In gradual typing, different languages perform different dynamic type checks for the same program even though the languages have the same static type system. This raises the question of whether, given a gradually typed language, the combination of the translation that injects checks in well-typed terms and the dynamic semantics that determines their behavior sufficiently enforce the static type system of the language. Neither type soundness, nor complete monitoring, nor any other meta-theoretic property of gradually typed languages to date provides a satisfying answer.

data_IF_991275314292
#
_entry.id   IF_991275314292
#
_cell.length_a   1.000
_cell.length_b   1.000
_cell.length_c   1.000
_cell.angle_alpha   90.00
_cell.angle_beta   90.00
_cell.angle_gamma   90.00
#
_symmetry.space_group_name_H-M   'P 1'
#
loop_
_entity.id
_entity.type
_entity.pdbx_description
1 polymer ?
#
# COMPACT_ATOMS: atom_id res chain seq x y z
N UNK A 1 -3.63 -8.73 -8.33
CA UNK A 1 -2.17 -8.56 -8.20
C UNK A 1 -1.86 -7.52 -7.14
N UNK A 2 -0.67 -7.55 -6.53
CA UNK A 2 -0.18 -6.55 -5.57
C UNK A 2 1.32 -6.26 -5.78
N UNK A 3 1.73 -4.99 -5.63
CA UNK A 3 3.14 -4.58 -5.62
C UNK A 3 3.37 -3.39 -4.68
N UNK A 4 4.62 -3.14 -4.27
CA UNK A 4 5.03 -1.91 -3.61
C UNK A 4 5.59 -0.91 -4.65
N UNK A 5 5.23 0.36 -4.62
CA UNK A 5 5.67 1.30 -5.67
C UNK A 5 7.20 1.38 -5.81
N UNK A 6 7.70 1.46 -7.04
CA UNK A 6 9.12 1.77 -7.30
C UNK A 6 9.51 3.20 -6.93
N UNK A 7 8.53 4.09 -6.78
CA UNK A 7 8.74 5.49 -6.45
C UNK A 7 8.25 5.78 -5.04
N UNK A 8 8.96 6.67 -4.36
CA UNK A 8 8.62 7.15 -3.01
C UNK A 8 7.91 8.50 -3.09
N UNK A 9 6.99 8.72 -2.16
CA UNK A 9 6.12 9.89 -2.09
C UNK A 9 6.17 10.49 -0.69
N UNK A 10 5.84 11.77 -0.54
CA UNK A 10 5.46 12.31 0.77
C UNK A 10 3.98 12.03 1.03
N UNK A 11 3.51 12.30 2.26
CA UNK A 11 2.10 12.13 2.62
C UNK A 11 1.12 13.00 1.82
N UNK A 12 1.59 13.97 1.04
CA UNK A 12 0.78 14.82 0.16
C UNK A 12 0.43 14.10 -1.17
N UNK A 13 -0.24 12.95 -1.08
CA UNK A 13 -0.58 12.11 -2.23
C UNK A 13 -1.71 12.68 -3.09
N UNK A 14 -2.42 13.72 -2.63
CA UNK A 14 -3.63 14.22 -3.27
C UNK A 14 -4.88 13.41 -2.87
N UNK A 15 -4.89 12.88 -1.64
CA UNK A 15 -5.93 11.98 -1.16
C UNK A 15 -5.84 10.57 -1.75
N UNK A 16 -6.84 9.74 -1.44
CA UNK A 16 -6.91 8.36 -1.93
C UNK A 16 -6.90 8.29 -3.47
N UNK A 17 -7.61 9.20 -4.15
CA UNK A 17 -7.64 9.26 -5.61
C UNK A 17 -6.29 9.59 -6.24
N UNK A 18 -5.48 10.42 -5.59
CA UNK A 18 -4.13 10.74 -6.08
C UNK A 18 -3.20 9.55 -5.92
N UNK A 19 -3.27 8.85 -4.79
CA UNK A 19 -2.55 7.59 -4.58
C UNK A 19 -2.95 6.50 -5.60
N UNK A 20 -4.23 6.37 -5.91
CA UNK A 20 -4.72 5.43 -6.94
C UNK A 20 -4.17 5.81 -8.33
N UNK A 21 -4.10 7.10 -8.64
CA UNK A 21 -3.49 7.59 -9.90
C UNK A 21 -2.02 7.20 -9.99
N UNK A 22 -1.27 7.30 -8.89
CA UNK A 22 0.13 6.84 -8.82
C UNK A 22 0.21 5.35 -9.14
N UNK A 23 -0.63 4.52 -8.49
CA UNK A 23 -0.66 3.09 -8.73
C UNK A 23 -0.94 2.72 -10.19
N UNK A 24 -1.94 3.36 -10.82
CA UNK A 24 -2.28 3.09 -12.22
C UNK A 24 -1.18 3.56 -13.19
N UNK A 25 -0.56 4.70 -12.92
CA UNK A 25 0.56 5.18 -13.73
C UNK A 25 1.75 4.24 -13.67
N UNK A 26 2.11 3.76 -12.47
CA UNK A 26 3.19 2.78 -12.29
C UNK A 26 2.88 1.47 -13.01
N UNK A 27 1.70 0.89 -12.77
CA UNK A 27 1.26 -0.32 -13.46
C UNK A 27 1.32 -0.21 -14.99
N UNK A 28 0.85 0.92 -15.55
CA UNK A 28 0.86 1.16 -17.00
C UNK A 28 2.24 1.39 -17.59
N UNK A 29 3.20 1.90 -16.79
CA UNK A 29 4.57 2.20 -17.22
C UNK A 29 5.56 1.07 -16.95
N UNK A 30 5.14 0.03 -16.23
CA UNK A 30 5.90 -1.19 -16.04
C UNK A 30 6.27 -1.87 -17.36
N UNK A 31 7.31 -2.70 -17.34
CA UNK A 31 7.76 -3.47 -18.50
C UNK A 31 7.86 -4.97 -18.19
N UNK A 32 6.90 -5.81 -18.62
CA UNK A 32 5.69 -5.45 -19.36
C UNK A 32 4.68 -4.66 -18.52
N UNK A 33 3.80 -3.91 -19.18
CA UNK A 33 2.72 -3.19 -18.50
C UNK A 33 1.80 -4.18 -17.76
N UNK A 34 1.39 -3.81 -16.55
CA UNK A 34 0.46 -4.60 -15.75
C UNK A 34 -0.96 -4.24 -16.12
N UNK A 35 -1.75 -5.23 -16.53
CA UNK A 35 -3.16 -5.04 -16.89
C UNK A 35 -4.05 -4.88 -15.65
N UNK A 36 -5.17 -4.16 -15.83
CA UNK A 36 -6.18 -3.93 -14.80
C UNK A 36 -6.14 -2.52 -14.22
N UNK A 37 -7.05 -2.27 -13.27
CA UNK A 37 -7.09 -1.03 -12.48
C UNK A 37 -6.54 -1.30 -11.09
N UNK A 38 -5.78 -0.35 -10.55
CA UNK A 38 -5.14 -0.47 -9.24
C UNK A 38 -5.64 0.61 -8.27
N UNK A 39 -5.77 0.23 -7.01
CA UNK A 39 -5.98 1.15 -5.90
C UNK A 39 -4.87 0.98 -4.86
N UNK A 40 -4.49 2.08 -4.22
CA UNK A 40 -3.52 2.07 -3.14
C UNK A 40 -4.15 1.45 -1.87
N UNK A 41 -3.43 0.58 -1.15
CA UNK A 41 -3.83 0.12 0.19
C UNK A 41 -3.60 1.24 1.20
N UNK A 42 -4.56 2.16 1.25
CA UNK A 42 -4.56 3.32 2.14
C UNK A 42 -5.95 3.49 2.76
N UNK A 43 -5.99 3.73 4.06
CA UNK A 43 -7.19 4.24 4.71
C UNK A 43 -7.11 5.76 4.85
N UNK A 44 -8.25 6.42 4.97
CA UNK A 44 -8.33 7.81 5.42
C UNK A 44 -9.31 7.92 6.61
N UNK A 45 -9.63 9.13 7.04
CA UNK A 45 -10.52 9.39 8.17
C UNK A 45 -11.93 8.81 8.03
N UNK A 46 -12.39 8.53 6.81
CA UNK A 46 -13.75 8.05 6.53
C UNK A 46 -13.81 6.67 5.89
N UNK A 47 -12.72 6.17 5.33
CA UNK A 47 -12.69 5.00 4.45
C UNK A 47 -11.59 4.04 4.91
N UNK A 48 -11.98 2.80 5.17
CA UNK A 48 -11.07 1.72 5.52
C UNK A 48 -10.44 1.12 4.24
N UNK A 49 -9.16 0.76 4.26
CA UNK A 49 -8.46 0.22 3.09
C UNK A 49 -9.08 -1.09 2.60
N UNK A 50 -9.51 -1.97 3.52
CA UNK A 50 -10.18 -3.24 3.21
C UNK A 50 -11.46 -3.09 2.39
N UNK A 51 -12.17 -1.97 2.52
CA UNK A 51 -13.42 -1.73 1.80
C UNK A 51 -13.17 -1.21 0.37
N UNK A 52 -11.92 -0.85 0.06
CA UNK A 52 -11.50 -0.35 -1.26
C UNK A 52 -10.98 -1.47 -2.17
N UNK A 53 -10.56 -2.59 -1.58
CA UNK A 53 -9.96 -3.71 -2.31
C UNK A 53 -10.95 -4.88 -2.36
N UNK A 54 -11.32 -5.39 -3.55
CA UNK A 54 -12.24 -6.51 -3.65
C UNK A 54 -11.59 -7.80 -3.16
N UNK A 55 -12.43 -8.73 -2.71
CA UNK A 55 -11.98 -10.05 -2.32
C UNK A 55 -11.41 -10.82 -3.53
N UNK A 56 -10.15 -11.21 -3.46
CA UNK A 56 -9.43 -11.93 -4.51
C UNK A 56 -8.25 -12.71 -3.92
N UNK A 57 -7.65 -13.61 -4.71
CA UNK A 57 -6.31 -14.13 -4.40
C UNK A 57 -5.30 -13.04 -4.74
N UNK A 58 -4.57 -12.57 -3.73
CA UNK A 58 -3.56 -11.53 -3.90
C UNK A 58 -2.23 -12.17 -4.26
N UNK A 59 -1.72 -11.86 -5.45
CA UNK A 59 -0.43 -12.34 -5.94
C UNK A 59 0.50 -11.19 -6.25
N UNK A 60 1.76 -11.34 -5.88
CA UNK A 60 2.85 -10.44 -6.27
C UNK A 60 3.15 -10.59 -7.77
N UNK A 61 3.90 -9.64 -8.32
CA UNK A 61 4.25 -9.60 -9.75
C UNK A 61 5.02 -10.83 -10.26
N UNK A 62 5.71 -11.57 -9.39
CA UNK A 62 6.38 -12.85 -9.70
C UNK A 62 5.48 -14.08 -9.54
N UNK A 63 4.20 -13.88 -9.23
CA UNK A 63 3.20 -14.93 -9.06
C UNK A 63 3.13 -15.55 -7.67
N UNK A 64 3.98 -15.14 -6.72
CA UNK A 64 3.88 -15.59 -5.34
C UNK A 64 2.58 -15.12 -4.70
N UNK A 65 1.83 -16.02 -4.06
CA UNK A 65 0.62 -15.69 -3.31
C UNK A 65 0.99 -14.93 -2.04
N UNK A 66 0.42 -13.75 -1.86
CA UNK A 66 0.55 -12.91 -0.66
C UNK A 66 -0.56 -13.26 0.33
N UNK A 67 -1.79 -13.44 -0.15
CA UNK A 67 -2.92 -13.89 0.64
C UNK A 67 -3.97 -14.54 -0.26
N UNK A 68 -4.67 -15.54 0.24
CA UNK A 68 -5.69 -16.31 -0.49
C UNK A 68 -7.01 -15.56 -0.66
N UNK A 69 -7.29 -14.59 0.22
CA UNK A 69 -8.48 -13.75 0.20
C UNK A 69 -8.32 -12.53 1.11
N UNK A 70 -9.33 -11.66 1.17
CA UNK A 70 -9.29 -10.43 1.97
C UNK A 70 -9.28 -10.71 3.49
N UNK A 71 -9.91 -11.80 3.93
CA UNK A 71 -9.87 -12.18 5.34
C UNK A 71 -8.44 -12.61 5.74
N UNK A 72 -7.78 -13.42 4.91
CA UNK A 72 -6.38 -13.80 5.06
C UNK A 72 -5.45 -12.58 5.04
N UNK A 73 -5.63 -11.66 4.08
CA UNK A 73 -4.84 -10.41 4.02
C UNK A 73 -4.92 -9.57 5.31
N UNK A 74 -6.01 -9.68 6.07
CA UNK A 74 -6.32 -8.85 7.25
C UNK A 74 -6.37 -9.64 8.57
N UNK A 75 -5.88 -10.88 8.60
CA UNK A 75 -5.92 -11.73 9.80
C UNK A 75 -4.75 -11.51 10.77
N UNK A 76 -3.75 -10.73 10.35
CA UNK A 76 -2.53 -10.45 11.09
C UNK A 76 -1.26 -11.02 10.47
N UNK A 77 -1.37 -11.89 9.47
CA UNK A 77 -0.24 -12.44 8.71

In response, we present vigilance, a semantic analytical instrument that defines when the check-injecting translation and dynamic semantics of a gradually typed language are adequate for its static type system. Technically, vigilance asks if a given translation-and-semantics combination enforces the complete run-time typing history of a value, which consists of all of the types associated with the value. We show that the standard combination for so-called Natural gradual typing is vigilant for the standard simple type system, but the standard combination for Transient gradual typing is not. At the same time, the standard combination for Transient is vigilant for a tag type system but the standard combination for Natural is not. Hence, we clarify the comparative type-level reasoning power between the two most studied approaches to sound gradual typing. Furthermore, as an exercise that demonstrates how vigilance can guide design, we introduce and examine a new theoretical static gradual type system, dubbed truer, that is stronger than tag typing and more faithfully reflects the type-level reasoning power that the dynamic semantics of Transient gradual typing can guarantee.